I think that you will agree with me when I say that any event or situation in a child’s environment will have a different effect on him depending on how far the child understands its sense and meaning. For example, try to imagine a situation where someone in the family has died. Clearly, a child who understands the meaning of death will react differently to this event than a child who does not understand anything of what has happened. Or in a family the parents decide to split up. Very frequently we come across families with difficult children where this has occurred. Again, in a case where the child understands what is going on and its true significance, he will react to it in a different way than another child who fails to understand it.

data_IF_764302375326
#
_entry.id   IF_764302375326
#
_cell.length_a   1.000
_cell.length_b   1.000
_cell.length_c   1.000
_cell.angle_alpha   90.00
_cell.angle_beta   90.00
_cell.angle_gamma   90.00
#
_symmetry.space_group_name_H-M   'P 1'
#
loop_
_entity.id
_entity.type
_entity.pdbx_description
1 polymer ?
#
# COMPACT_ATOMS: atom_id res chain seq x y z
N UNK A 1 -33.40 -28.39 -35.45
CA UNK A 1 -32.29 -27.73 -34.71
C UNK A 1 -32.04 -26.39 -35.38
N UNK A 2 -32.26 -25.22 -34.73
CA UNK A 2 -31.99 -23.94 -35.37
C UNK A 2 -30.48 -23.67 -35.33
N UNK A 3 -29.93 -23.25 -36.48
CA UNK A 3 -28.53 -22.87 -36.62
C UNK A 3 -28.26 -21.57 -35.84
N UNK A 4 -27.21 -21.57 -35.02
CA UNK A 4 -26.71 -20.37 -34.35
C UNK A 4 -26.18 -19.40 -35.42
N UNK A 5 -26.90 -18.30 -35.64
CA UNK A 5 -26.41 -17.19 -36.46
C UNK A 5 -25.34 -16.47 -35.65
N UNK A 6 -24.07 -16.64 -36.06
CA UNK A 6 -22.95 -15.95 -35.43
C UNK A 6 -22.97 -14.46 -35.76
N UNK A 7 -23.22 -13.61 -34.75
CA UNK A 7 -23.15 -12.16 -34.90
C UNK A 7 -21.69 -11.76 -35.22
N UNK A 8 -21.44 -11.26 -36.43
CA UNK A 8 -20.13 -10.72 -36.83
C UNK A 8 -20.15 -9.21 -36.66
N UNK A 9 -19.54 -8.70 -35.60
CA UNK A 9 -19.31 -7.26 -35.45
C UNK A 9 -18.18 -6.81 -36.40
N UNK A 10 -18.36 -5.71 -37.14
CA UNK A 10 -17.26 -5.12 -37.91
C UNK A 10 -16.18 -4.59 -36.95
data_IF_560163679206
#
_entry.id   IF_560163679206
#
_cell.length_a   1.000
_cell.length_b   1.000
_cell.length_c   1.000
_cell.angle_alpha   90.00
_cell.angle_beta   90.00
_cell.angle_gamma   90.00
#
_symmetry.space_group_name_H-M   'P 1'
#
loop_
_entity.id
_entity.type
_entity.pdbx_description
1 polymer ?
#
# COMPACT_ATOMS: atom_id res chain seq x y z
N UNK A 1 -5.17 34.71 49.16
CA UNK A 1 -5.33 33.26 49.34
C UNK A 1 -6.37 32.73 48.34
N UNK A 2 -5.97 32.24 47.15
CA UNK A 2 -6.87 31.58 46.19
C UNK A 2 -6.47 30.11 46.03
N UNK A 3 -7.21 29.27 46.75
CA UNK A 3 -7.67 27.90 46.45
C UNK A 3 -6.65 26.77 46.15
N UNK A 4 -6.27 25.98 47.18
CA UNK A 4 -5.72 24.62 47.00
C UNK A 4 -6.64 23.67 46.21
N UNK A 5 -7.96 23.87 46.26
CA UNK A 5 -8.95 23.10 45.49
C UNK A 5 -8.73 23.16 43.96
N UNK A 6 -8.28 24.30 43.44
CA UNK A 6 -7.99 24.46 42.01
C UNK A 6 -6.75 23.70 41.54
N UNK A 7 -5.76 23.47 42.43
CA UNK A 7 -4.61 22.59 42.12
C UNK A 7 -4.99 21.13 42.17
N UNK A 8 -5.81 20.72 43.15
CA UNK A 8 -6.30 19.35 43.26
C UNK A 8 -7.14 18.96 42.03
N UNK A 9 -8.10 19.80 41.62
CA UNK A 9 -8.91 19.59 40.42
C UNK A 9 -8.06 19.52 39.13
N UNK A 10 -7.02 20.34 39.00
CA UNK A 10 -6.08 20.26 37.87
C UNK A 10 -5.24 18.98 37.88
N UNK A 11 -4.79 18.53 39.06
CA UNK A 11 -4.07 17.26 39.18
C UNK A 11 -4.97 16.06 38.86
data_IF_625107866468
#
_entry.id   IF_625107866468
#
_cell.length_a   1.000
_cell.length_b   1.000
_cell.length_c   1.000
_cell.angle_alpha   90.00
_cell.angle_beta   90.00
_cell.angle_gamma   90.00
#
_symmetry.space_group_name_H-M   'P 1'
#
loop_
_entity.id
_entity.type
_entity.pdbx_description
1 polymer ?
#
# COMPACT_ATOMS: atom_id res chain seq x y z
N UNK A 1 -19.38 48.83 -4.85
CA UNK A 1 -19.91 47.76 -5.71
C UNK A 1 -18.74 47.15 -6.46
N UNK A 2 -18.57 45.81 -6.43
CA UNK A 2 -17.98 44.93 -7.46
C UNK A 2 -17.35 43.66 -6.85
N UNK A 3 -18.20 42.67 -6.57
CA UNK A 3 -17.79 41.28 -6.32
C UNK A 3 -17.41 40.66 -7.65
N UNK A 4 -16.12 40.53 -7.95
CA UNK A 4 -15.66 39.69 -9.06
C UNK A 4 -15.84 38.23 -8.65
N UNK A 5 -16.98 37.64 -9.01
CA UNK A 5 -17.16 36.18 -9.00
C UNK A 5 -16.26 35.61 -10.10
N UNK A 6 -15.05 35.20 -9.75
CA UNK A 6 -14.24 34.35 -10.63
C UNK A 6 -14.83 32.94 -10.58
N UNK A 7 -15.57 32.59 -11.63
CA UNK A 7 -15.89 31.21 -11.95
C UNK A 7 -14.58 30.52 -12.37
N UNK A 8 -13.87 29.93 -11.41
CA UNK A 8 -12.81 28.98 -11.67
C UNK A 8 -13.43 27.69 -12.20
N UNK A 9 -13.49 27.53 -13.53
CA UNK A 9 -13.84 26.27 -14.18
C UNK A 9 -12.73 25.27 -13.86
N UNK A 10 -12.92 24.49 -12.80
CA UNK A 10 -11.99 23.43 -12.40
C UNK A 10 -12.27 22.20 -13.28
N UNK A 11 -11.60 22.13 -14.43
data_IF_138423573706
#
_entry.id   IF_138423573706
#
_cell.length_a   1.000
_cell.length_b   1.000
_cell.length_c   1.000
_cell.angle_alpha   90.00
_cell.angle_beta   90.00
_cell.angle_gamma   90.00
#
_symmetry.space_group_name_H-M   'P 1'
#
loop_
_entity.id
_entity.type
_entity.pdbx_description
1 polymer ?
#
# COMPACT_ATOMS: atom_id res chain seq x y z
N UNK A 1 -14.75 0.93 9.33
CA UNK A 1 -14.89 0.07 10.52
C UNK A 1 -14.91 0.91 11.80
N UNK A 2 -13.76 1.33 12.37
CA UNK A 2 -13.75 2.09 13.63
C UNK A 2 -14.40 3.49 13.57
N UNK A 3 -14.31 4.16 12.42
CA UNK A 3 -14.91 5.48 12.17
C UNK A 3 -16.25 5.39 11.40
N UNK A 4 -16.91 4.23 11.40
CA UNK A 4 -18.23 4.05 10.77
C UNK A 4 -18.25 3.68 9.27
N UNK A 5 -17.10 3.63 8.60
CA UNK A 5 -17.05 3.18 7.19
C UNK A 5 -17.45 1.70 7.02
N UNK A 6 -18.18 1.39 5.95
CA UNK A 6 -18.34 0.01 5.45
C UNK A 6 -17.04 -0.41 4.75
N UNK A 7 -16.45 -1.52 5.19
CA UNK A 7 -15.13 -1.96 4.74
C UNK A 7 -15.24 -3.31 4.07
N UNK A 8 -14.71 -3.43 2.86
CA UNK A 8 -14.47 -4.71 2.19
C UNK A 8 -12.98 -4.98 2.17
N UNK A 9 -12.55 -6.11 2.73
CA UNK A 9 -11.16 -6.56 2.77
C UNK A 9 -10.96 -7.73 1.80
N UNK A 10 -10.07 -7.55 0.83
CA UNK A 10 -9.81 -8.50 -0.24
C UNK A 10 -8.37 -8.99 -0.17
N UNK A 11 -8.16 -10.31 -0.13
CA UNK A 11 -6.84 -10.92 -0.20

To put it more succinctly and simply, I could say that the influence of environment on child development will, along with other types of influences, also have to be assessed by taking the degree of understanding, awareness and insight of what is going on in the environment into account. If children possess various levels of awareness, it means that the same event will have a completely different meaning for them. We know that, frequently, unhappy events may have a happy meaning for a child who does not understand the significance of the event itself, especially in view of the fact that he is now allowed what he is normally not allowed – just to keep him quiet and prevent him from pestering he may be given sweets and, as a result, the child might end up experiencing his mother’s dangerous illness as an event which for him is joyful and fun, and to look at him, he may appear like a birthday child. The crux of the matter is that whatever the situation, its influence depends not only on the nature of the situation itself, but also on the extent of the child’s understanding and awareness of the situation.